Ultimately, it is Jesse’s children that seem to affect him more than anything else. In the events that lead to his death, he playfully swings his daughter in the backyard, causing her shoe to fall off, unnoticed. Shortly after, Jesse stares inquisitively at his son and asks Charley: “What do you think goes on in that noggin of his?” Finally, in a poignant, pivotal sequence, Jesse gazes out of the window at his daughter’s shoe on the ground. Dominik’s mise-en-scene is loaded: sounds of Jesse’s daughter’s singing and the wind are amplified, resonating in the room where Jesse stands. The choice of shot from outside the house shows Jesse’s face, subtly distorted by the windowpane. The sequence “suggests isolation […] although a hero to millions of admirers and a devoted family man, he remains a prisoner of his own celebrity” (Raw 24). The windowpane shot underpins Dominik’s distortion of the folklore image of Jesse as a heroic outlaw, focusing rather on Jesse as a lost soul, psychologically unstable, burdened not only by the emotional weight of his proto-celebrity status but more thoroughly by his profligate, murderous way of life. Here, in his last moments, Jesse finally confronts an image of himself whilst the affective power of his children lingers. The shoe symbolizes a fatal memento, which seems to push him closer toward his destiny as he makes the uncharacteristic decision to remove his gun belt. Eventually, whilst dusting a picture, he sees in it the reflection of Bob, who swiftly shoots him in the back of the head. This kind of assisted suicide is a crucial revision to the Jesse James tale, which in turn causes a re-evaluation of Jesse’s character. One is reminded of an earlier scene, in which Jesse is pondering over the concept of suicide, he says to Charley, “you won’t fight dying once you’ve peeked over to the other side; you’ll no more want to go back to your body than you’d want to spoon up your own puke.” This depiction of a self-destructive, suicidal Jesse is at once faithful to Hansen’s version of events (and one might argue history itself) and at odds with previous portrayals, filmic or otherwise.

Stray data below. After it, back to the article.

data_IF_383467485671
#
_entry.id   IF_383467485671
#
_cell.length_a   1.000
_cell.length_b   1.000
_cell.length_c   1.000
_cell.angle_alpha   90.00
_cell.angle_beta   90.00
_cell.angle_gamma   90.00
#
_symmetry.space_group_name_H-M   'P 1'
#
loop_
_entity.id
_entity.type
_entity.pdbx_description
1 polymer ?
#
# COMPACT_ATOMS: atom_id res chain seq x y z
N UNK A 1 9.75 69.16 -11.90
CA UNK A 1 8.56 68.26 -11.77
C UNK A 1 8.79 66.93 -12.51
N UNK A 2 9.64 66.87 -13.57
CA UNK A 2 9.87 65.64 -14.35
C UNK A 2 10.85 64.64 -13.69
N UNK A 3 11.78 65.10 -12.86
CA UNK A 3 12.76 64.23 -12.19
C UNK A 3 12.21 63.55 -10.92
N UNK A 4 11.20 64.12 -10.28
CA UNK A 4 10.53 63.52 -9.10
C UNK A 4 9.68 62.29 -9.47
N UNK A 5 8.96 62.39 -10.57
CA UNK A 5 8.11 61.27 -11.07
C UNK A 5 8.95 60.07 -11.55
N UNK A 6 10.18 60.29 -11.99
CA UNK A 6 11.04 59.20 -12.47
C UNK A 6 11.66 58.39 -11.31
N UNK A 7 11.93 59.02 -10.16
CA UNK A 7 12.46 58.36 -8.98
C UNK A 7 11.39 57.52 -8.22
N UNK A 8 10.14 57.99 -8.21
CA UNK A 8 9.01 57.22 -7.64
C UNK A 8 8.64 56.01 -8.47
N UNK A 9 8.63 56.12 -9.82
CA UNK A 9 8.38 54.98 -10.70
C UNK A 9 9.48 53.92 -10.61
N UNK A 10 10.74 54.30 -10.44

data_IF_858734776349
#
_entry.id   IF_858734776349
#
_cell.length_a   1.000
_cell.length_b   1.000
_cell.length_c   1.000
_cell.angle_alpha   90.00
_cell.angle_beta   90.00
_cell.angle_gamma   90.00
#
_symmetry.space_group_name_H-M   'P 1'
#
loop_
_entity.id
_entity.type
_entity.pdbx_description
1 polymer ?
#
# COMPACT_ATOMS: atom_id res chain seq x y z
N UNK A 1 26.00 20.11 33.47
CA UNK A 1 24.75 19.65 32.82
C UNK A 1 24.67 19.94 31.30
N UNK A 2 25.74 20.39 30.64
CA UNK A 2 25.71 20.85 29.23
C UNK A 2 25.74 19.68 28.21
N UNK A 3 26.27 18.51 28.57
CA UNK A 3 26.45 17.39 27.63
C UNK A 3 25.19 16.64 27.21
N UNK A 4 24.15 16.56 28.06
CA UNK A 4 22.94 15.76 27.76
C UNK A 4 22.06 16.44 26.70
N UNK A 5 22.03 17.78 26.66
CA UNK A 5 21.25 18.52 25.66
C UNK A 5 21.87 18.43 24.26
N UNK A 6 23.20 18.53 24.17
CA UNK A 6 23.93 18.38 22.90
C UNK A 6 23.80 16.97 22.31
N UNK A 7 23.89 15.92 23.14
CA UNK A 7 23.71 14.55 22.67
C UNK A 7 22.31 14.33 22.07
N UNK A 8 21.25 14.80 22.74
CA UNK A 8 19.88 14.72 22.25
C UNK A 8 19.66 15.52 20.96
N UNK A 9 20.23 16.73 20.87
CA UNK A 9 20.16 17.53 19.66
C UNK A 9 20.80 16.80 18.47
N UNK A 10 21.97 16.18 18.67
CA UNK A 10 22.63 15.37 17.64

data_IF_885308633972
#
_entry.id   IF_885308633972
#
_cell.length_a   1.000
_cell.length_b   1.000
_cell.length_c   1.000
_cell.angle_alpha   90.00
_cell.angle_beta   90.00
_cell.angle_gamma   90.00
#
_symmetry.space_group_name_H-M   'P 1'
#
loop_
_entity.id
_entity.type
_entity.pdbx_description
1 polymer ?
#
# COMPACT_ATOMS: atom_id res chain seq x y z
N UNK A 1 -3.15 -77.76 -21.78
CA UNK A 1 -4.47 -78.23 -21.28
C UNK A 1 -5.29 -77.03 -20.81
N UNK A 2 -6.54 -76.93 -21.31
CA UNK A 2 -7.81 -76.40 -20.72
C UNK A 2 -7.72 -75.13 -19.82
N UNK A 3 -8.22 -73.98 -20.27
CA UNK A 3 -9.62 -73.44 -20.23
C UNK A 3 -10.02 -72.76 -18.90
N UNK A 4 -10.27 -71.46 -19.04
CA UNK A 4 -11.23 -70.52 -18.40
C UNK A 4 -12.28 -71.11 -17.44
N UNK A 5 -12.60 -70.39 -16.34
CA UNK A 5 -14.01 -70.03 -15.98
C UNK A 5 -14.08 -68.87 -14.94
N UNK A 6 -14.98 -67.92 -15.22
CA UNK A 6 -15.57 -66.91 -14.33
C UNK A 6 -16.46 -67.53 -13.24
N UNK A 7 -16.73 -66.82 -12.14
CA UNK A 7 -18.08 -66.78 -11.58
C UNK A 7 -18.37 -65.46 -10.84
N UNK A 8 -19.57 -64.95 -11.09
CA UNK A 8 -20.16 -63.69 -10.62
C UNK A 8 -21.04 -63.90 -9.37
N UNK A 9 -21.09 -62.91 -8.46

Dominik’s understanding of celebrity culture has significant contemporary resonance and translates persuasively through the Western genre. As Peter Fonda commented, “the Western can talk about today in the past tense” (Corliss). Jesse’s assassin, Bob, is the person that has worshipped him the most. Dominik characterizes Bob’s attraction to Jesse as “typical fan stalker stuff, where he’s got an imagined relationship with this person that he idolizes but it doesn’t bear much resemblance to reality” (Robinson). Bob is adamant in the belief that by getting close to Jesse, he will attain a degree of fame. In an initial scene, Bob says to Frank James, “I got an appetite for greater things. I hoped by joining up with you, it’d put me that much closer to getting them.” On top of this, Bob’s stalker-status is heightened to a degree that shades into lust. As Ebert rightly suggests, “If Robert cannot be the lover of his hero, what would be more intimate than to kill him?” (Ebert). Only after murdering his hero does Bob achieve celebrity status, but ultimately, it amounts to a short-lived, 15 minutes of fame, so to speak. Richard Slotkin notes: “I don’t think anyone at the time could have had the understanding of what celebrity was becoming, in a society which, […] by the 1880s had the beginnings of real mass media” (qtd. in Robinson). After the public’s fascination with Bob subsides, they are unable to sympathize with him, and soon brand him “that dirty little coward, who shot Mr. Howard.” The ballad, sung by Nick Cave in the film, “feeds into this national pop culture interest” (Slotkin qtd. in Robinson), hence, Bob suffers severe public humiliation engendered by this early standard of mass media, eventually culminating in his own assassination.